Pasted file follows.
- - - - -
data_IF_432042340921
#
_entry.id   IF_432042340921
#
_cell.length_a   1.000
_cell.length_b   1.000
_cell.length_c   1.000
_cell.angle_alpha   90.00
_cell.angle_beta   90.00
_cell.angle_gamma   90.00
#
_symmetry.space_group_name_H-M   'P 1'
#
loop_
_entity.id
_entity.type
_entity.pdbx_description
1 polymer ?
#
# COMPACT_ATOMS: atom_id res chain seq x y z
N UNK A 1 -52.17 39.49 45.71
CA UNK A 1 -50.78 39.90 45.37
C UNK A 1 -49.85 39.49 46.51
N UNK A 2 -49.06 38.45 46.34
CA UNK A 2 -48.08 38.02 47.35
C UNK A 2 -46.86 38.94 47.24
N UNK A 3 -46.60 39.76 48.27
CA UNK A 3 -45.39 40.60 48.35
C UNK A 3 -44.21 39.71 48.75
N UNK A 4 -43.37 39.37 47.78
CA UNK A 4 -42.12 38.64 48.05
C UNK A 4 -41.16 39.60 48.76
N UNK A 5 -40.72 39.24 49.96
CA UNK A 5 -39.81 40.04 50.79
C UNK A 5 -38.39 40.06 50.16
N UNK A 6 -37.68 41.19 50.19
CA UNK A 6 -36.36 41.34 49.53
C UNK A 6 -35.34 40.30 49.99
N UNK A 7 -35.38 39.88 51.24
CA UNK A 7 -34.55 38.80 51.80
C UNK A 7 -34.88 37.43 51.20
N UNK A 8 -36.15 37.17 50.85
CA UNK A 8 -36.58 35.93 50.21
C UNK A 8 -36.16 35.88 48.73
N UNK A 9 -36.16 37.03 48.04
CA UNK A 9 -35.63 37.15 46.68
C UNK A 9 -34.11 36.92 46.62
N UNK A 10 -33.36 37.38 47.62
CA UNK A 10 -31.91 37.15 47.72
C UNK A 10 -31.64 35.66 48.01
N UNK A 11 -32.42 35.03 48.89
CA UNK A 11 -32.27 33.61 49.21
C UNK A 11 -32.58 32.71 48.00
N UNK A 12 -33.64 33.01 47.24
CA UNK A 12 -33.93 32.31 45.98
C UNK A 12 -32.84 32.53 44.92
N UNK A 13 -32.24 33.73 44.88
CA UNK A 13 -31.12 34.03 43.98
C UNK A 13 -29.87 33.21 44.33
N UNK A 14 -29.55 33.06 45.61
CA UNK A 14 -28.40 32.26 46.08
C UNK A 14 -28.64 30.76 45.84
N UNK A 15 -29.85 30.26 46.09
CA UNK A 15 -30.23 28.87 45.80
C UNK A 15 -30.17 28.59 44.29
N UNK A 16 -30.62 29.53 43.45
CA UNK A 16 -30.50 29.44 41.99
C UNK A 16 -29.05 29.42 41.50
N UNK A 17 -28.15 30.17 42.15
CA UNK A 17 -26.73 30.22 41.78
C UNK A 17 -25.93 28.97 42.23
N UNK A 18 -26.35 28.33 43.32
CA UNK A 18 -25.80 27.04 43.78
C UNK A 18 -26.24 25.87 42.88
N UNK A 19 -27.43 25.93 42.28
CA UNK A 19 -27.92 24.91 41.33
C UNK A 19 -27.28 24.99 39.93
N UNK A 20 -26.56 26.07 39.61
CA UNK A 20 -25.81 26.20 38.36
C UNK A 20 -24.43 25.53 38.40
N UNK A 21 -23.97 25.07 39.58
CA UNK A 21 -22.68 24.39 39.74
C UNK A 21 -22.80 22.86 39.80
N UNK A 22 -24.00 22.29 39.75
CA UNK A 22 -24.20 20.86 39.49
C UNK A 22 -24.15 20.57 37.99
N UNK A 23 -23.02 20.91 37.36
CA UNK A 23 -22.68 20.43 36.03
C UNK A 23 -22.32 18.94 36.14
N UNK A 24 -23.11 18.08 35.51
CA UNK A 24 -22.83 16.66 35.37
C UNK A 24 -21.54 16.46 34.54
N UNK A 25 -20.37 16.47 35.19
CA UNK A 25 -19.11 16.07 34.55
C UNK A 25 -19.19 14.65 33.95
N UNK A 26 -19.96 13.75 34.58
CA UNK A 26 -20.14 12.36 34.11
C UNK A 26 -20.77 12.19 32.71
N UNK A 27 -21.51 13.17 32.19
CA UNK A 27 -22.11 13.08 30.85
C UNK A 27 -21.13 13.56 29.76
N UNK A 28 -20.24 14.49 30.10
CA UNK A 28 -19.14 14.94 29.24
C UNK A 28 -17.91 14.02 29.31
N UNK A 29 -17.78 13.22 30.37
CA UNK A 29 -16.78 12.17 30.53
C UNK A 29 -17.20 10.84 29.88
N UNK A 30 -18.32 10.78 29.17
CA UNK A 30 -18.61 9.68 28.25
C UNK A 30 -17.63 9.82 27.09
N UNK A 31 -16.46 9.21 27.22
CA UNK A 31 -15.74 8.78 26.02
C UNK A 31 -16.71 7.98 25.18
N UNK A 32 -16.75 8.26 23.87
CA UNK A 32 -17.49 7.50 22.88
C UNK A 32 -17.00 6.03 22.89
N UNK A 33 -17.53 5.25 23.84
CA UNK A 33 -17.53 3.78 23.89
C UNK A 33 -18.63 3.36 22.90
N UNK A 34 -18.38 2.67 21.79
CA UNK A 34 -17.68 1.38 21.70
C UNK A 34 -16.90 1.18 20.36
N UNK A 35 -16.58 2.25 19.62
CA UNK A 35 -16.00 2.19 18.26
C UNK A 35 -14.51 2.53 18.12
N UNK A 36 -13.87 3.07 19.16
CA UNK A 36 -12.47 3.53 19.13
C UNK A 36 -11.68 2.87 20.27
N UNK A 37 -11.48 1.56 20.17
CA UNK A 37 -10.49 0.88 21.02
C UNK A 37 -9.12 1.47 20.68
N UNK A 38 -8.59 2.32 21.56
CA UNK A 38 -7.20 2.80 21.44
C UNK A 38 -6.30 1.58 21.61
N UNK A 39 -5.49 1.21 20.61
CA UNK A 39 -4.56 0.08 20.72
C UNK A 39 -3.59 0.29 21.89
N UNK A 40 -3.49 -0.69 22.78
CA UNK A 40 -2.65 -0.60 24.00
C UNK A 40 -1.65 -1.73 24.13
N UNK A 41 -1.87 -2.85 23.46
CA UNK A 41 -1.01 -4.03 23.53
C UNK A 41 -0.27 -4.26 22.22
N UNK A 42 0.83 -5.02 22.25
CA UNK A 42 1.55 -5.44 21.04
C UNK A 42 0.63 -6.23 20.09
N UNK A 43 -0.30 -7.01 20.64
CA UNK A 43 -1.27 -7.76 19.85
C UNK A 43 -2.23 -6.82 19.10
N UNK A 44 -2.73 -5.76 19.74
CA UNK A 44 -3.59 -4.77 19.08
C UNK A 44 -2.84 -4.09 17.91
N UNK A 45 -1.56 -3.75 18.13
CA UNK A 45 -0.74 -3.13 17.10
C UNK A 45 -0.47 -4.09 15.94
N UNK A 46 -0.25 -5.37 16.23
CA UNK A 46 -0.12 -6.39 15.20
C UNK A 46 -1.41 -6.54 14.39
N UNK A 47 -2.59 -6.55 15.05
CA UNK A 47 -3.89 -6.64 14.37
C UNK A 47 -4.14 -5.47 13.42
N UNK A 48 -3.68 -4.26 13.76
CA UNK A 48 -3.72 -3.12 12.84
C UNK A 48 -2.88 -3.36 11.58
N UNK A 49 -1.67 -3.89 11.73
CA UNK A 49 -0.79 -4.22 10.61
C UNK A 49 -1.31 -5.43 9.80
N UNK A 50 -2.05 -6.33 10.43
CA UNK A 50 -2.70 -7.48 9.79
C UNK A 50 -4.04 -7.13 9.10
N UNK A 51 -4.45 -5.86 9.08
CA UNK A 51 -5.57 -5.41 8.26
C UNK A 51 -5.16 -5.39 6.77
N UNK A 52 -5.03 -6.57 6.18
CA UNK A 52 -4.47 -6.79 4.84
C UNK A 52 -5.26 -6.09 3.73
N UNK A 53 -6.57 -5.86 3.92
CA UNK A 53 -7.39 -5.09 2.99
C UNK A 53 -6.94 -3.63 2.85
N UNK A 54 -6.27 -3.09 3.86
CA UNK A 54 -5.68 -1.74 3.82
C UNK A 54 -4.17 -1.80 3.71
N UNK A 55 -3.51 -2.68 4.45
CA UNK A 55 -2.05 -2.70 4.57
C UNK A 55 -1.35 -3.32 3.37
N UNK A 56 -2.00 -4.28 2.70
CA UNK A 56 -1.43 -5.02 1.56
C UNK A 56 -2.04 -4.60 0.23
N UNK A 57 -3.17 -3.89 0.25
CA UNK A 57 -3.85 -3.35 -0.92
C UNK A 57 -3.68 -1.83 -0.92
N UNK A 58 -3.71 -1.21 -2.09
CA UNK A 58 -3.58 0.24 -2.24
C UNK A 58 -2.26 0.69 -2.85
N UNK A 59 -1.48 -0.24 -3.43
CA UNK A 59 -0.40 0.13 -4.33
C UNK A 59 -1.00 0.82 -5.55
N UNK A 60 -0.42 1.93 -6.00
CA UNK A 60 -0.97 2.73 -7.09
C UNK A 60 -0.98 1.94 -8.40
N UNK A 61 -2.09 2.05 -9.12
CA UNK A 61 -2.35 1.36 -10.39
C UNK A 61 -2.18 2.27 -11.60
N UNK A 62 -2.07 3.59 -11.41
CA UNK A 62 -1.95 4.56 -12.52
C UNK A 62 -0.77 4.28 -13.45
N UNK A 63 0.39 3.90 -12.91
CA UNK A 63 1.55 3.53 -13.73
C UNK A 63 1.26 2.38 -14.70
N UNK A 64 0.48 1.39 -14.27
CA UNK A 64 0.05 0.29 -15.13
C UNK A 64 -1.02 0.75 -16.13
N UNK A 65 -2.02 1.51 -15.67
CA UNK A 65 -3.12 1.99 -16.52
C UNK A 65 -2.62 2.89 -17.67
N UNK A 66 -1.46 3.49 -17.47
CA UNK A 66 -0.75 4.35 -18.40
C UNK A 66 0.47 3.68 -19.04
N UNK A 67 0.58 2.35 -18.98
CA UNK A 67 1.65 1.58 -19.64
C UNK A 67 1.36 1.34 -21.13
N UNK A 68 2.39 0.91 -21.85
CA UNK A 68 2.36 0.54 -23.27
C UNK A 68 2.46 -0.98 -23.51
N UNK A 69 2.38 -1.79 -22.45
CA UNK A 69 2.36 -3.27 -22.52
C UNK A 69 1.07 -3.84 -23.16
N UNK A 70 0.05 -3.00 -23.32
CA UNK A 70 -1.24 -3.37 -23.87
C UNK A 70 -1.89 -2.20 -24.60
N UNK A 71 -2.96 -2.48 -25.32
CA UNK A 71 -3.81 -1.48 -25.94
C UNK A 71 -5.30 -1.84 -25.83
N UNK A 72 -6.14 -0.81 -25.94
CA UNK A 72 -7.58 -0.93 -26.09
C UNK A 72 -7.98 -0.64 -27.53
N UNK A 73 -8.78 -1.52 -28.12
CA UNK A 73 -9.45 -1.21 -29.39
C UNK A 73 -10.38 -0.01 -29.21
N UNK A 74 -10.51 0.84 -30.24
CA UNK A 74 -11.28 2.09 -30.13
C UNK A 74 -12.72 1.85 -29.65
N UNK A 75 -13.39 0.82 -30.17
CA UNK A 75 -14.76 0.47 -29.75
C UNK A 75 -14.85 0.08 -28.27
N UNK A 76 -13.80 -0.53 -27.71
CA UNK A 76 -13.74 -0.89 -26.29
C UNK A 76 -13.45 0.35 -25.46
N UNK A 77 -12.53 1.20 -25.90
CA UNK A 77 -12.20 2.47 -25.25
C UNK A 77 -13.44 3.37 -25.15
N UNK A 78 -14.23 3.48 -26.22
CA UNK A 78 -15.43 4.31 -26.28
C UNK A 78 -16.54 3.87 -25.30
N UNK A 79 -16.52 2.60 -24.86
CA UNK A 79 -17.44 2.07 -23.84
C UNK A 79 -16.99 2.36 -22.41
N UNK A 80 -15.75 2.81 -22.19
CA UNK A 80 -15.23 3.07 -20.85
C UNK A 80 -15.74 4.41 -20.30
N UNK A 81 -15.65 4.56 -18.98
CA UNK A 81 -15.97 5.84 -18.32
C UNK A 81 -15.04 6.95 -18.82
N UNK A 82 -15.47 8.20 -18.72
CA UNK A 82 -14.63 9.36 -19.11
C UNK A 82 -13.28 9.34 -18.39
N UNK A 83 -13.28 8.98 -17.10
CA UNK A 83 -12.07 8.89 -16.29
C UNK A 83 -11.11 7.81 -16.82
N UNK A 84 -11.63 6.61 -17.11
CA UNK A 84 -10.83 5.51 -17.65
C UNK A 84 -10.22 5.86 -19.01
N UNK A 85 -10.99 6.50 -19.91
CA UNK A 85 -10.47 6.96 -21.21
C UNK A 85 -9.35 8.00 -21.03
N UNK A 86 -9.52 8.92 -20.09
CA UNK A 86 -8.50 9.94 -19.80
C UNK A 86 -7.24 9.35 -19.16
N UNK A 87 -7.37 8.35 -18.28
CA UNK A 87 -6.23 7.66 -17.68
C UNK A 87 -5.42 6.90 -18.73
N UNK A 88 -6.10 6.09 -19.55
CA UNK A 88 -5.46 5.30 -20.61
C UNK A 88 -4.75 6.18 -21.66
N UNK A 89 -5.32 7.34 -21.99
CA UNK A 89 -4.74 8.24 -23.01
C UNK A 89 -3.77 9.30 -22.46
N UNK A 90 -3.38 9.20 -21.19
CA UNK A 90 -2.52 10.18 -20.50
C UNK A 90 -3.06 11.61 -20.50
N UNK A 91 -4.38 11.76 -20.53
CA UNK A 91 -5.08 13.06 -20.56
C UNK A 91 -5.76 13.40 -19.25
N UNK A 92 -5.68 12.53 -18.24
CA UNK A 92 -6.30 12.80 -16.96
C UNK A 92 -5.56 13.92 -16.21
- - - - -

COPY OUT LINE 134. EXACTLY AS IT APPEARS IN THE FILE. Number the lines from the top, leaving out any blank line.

C UNK A 38 -6.30 1.58 21.61